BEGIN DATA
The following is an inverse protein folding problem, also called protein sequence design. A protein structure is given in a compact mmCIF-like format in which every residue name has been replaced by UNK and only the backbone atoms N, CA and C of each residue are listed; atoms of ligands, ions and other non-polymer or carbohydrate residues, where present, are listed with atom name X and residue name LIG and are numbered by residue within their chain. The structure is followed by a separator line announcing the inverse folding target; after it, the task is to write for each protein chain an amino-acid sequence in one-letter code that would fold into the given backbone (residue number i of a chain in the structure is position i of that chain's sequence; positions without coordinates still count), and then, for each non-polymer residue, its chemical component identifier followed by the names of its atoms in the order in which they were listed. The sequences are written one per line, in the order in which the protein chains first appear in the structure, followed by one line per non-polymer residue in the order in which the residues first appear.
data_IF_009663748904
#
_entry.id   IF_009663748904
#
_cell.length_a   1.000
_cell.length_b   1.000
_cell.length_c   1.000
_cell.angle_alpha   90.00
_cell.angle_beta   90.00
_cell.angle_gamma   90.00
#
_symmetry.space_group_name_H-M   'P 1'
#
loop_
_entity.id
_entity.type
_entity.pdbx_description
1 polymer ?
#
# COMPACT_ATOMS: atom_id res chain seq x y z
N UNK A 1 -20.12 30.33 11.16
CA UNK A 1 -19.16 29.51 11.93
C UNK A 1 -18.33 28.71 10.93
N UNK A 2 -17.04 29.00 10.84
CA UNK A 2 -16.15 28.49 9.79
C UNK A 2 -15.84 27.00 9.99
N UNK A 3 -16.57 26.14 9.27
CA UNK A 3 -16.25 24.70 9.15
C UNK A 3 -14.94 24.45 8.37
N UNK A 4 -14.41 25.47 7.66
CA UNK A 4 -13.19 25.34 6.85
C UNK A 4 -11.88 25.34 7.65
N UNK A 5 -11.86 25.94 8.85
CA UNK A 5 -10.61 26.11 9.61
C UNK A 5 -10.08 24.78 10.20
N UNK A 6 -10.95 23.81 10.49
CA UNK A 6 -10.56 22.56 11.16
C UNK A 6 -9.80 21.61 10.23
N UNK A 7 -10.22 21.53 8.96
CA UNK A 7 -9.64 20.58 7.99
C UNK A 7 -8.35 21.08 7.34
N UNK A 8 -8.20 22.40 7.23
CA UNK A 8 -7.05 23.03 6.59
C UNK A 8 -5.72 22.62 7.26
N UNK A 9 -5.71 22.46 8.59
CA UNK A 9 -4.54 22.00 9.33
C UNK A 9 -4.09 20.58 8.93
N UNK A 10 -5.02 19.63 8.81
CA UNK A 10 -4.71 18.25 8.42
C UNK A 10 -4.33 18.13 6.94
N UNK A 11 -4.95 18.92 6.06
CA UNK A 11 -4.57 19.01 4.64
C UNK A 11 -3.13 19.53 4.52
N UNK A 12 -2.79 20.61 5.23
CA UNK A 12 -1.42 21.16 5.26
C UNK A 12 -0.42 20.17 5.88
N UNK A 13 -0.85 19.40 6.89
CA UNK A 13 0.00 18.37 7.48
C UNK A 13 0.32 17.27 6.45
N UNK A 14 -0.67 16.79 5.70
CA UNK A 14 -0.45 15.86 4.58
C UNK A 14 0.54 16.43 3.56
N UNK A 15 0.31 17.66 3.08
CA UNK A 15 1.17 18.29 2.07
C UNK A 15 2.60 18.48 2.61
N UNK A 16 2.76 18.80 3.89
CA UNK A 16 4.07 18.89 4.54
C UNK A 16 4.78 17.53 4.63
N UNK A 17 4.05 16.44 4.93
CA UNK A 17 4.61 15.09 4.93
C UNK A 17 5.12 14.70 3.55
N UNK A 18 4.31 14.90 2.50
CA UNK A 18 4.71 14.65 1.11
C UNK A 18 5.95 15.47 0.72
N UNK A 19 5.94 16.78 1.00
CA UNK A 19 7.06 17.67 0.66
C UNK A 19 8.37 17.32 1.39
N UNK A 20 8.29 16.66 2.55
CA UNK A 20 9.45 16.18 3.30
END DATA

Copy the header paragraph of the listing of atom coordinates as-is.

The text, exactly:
The following is an inverse protein folding problem, also called protein sequence design. A protein structure is given in a compact mmCIF-like format in which every residue name has been replaced by UNK and only the backbone atoms N, CA and C of each residue are listed; atoms of ligands, ions and other non-polymer or carbohydrate residues, where present, are listed with atom name X and residue name LIG and are numbered by residue within their chain. The structure is followed by a separator line announcing the inverse folding target; after it, the task is to write for each protein chain an amino-acid sequence in one-letter code that would fold into the given backbone (residue number i of a chain in the structure is position i of that chain's sequence; positions without coordinates still count), and then, for each non-polymer residue, its chemical component identifier followed by the names of its atoms in the order in which they were listed. The sequences are written one per line, in the order in which the protein chains first appear in the structure, followed by one line per non-polymer residue in the order in which the residues first appear.